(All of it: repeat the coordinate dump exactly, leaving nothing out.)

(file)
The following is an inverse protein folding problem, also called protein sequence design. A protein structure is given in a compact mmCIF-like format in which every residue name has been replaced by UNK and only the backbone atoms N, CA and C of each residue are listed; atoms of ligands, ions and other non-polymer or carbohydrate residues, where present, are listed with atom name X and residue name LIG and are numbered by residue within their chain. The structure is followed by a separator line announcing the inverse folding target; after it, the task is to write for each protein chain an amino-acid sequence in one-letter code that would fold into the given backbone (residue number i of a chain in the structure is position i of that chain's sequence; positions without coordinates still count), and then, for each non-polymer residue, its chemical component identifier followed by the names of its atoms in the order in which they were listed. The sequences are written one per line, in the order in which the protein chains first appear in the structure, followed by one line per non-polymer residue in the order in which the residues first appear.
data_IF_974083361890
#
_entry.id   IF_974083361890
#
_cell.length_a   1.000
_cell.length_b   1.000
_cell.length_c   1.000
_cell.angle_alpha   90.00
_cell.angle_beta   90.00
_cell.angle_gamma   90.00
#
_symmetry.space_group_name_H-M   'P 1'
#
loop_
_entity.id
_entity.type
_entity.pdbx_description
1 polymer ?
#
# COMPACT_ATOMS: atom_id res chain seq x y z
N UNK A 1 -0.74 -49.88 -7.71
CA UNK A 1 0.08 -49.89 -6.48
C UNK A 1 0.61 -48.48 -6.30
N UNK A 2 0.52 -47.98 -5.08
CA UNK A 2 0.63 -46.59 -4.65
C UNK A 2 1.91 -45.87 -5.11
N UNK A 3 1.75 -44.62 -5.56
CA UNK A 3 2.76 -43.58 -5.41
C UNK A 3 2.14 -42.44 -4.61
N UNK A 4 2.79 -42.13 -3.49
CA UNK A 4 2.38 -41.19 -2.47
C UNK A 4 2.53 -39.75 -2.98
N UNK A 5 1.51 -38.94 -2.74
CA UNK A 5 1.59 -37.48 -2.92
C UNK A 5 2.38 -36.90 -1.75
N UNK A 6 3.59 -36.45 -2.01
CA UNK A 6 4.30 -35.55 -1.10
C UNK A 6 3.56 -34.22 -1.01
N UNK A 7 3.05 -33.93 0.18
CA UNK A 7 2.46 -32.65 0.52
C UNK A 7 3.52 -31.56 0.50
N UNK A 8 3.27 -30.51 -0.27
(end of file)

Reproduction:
The following is an inverse protein folding problem, also called protein sequence design. A protein structure is given in a compact mmCIF-like format in which every residue name has been replaced by UNK and only the backbone atoms N, CA and C of each residue are listed; atoms of ligands, ions and other non-polymer or carbohydrate residues, where present, are listed with atom name X and residue name LIG and are numbered by residue within their chain. The structure is followed by a separator line announcing the inverse folding target; after it, the task is to write for each protein chain an amino-acid sequence in one-letter code that would fold into the given backbone (residue number i of a chain in the structure is position i of that chain's sequence; positions without coordinates still count), and then, for each non-polymer residue, its chemical component identifier followed by the names of its atoms in the order in which they were listed. The sequences are written one per line, in the order in which the protein chains first appear in the structure, followed by one line per non-polymer residue in the order in which the residues first appear.
data_IF_974083361890
#
_entry.id   IF_974083361890
#
_cell.length_a   1.000
_cell.length_b   1.000
_cell.length_c   1.000
_cell.angle_alpha   90.00
_cell.angle_beta   90.00
_cell.angle_gamma   90.00
#
_symmetry.space_group_name_H-M   'P 1'
#
loop_
_entity.id
_entity.type
_entity.pdbx_description
1 polymer ?
#
# COMPACT_ATOMS: atom_id res chain seq x y z
N UNK A 1 -0.74 -49.88 -7.71
CA UNK A 1 0.08 -49.89 -6.48
C UNK A 1 0.61 -48.48 -6.30
N UNK A 2 0.52 -47.98 -5.08
CA UNK A 2 0.63 -46.59 -4.65
C UNK A 2 1.91 -45.87 -5.11
N UNK A 3 1.75 -44.62 -5.56
CA UNK A 3 2.76 -43.58 -5.41
C UNK A 3 2.14 -42.44 -4.61
N UNK A 4 2.79 -42.13 -3.49
CA UNK A 4 2.38 -41.19 -2.47
C UNK A 4 2.53 -39.75 -2.98
N UNK A 5 1.51 -38.94 -2.74
CA UNK A 5 1.59 -37.48 -2.92
C UNK A 5 2.38 -36.90 -1.75
N UNK A 6 3.59 -36.45 -2.01
CA UNK A 6 4.30 -35.55 -1.10
C UNK A 6 3.56 -34.22 -1.01
N UNK A 7 3.05 -33.93 0.18
CA UNK A 7 2.46 -32.65 0.52
C UNK A 7 3.52 -31.56 0.50
N UNK A 8 3.27 -30.51 -0.27